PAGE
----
It is always a good thing when students don’t only study from books, but also get the opportunity to see and experience what they study. Dr. Maha Maleika, Head of the Engineering Planning Department at Duhok University in Northern Iraq, had the vision to develop a study programme that would allow her students to see and learn from foreign experiences. Today, Duhok University offers a Bachelor of Science degree in Spatial Planning in cooperation with the Faculty of Spatial Planning at the TU Dortmund that makes exactly that possible: a four-week study tour including study stays in Dortmund, Berlin and Hamburg.
Last week, the first group of students accompanied by lecturers from Duhok University and the TU Dortmund came to Hamburg for a four-day programme of lectures and excursions on sustainable transport which I had co-developed for the hosting organisation, the European Institute for Sustainable Transport.
With sustainable transport being such a vast topic, what do you cover in four days? Different scales of transport planning, different modes of transport, financial aspects, demand and supply management, public engagement, people or freight? This week was supposed to open the students’ eyes to the interconnectedness of transport planning, the relationships between urban development and traffic, between the provision of transport infrastructure and people’s behaviour and between research, planning practice and live traffic management.
My special thanks go to the Hamburg Institute of International Economics (HWWI), who hosted us for two days and provided lectures on infrastructure development, transport planning at the city-region scale and financial aspects of transport planning, thereby giving the students a sense of current research topics in sustainable transport.
Our first excursion was to take us to IKEA in Altona. ‘Really?’ you might ask. In order to limit the impact of new traffic on the neighbourhood, the development of this first inner-city IKEA required an innovative transport and logistics concept, which was explained to us by one of the developers from ARGUS Stadt- und Verkehrsplanung. The small distance to the public transport hub Altona as well as a whole range of possibilities to transport purchases home, including cargo bicycles for hire, has successfully desincentivised the use of the private car for a trip to this IKEA. Infrastructure that was cleverly adapted to people’s needs was able to reduce traffic impact and allow the development of such a huge operation in the inner city.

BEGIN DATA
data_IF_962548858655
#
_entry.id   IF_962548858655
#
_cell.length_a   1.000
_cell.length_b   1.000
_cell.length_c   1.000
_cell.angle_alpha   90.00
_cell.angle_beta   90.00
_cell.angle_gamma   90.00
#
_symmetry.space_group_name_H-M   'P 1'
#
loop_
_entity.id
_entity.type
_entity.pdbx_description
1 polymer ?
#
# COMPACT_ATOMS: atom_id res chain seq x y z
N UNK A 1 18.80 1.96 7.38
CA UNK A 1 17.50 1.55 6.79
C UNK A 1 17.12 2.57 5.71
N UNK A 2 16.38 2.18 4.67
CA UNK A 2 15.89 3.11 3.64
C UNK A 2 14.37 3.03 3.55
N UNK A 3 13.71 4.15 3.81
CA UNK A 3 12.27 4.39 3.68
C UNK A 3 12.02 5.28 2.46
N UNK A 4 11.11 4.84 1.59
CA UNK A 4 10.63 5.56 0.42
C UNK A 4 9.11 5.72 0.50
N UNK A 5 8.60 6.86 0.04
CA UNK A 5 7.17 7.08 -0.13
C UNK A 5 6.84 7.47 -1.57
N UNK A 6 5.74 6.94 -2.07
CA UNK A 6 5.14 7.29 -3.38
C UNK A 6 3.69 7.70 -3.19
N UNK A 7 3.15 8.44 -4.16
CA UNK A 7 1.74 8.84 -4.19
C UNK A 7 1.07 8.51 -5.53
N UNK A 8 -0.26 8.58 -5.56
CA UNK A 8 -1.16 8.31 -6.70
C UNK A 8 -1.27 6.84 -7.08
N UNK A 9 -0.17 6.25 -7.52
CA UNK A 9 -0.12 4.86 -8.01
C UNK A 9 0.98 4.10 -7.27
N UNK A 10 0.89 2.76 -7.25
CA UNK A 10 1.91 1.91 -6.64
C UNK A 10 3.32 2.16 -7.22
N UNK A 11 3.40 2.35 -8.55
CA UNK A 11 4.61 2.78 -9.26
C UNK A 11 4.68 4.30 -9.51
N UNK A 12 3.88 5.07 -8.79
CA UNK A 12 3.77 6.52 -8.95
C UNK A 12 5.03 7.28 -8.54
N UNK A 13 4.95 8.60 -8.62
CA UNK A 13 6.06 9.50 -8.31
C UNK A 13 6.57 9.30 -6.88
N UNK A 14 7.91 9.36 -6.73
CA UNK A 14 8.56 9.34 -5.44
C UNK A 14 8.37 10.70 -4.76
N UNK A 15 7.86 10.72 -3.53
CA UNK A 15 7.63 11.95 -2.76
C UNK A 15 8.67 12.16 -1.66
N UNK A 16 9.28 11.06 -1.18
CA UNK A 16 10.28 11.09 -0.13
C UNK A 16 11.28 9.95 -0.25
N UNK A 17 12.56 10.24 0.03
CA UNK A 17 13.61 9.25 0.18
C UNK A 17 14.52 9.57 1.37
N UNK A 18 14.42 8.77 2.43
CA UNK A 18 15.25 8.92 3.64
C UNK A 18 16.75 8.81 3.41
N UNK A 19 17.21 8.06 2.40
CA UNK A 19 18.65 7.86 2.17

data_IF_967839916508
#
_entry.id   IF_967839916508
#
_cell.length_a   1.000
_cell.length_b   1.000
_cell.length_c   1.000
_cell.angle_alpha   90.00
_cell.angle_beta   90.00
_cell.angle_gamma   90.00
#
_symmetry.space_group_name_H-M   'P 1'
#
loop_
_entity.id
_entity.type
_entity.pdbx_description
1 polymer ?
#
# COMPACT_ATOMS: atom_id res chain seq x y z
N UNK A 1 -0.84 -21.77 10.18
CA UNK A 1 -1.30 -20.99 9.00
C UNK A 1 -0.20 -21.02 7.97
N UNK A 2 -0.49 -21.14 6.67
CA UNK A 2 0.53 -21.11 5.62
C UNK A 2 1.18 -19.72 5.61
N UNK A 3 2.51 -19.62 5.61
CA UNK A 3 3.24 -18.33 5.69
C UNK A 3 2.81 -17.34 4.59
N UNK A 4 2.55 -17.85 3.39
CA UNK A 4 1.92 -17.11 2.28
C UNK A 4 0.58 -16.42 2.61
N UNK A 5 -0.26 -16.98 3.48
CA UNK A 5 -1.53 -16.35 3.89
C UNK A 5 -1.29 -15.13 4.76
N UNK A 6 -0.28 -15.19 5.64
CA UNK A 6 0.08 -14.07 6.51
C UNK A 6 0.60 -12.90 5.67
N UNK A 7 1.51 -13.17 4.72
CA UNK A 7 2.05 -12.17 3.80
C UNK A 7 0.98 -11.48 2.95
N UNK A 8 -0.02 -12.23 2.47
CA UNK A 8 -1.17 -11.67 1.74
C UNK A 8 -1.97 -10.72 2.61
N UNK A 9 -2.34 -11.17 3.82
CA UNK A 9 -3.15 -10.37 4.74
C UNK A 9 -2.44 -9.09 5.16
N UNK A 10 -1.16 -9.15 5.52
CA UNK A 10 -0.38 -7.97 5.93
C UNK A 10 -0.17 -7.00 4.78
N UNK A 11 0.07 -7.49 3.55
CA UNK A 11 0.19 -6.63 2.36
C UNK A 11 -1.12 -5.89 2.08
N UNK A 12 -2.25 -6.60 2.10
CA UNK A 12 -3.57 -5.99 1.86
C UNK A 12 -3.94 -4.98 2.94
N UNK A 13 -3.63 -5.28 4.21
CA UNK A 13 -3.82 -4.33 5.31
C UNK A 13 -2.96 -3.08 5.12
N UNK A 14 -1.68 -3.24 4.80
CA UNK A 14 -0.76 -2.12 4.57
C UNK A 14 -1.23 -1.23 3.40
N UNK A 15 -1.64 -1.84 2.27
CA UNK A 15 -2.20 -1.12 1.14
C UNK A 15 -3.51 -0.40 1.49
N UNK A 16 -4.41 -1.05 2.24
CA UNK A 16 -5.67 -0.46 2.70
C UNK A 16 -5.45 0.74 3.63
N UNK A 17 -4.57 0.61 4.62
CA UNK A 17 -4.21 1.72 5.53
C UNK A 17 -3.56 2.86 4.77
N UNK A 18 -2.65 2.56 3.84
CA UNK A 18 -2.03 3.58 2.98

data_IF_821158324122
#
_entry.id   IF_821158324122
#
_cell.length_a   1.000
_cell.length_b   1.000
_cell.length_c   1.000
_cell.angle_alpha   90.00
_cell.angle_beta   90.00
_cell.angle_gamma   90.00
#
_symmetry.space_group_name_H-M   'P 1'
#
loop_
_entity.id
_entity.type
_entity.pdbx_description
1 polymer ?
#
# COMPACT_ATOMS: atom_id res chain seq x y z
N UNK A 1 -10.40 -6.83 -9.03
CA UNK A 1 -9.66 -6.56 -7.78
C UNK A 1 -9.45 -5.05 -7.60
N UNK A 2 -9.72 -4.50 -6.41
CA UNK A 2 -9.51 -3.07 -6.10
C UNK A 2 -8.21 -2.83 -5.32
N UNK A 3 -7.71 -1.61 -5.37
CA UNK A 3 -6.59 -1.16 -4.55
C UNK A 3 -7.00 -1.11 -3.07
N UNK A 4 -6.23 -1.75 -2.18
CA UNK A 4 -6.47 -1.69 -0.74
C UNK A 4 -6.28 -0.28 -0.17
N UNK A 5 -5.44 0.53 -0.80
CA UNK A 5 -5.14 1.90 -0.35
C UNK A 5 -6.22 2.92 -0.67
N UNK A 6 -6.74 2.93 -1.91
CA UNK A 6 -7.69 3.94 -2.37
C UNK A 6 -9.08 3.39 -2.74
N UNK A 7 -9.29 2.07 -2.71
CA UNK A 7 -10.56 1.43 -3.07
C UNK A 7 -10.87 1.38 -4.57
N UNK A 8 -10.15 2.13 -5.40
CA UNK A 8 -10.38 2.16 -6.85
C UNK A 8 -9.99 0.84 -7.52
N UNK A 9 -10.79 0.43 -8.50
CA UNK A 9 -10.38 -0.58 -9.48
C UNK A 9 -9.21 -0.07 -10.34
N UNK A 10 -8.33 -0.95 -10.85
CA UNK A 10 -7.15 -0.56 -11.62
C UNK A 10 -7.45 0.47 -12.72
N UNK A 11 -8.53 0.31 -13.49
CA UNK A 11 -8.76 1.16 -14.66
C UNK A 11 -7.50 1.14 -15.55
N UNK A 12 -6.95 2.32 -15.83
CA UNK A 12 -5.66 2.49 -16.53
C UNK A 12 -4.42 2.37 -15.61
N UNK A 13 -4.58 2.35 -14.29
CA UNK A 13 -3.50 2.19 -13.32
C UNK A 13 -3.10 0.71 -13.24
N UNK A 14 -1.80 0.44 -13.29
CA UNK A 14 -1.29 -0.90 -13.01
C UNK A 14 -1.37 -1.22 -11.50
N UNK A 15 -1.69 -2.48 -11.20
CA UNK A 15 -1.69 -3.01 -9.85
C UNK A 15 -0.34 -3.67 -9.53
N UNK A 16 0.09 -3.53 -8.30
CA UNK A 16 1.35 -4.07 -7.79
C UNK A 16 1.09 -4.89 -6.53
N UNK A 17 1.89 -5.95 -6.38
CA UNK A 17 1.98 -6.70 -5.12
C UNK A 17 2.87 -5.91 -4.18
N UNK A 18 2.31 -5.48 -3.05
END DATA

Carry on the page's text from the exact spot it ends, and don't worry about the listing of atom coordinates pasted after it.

New city developments always impact on traffic and, therefore, transport demand and supply need careful consideration from the start. This lesson was further demonstrated to the students through guided tours in the newly developed Hafencity area and the International Building Exhibition (IBA). Additionally, a visit to the local citizen initiative ‘Die Motte’ in Ottensen demonstrated that urban interventions are not just an engineering challenge, but ultimately affect people who might want to have a say in the development of their neighbourhood. Finally, with a tour of the Hamburger Hochbahn company, which runs the public underground trains (U-Bahn) as well as the entire public bus system in Hamburg, the students could witness live traffic management and could grasp the challenge of managing a flow of 438 million people per year across the city.
Sustainable transport and traffic planning is more than an engineering challenge. It is integrally linked to urban development, access and social mobility, life quality and wellbeing. People are right at the centre of transport and traffic planning. The students left with impressions of a city, with its administration, its private companies and voluntary sector, with its city-region transport modelling as well as its local citizen initiatives, where a lot works well and a lot still needs to be improved. Hamburg is work in progress – like any real city – and this you can’t study only from books.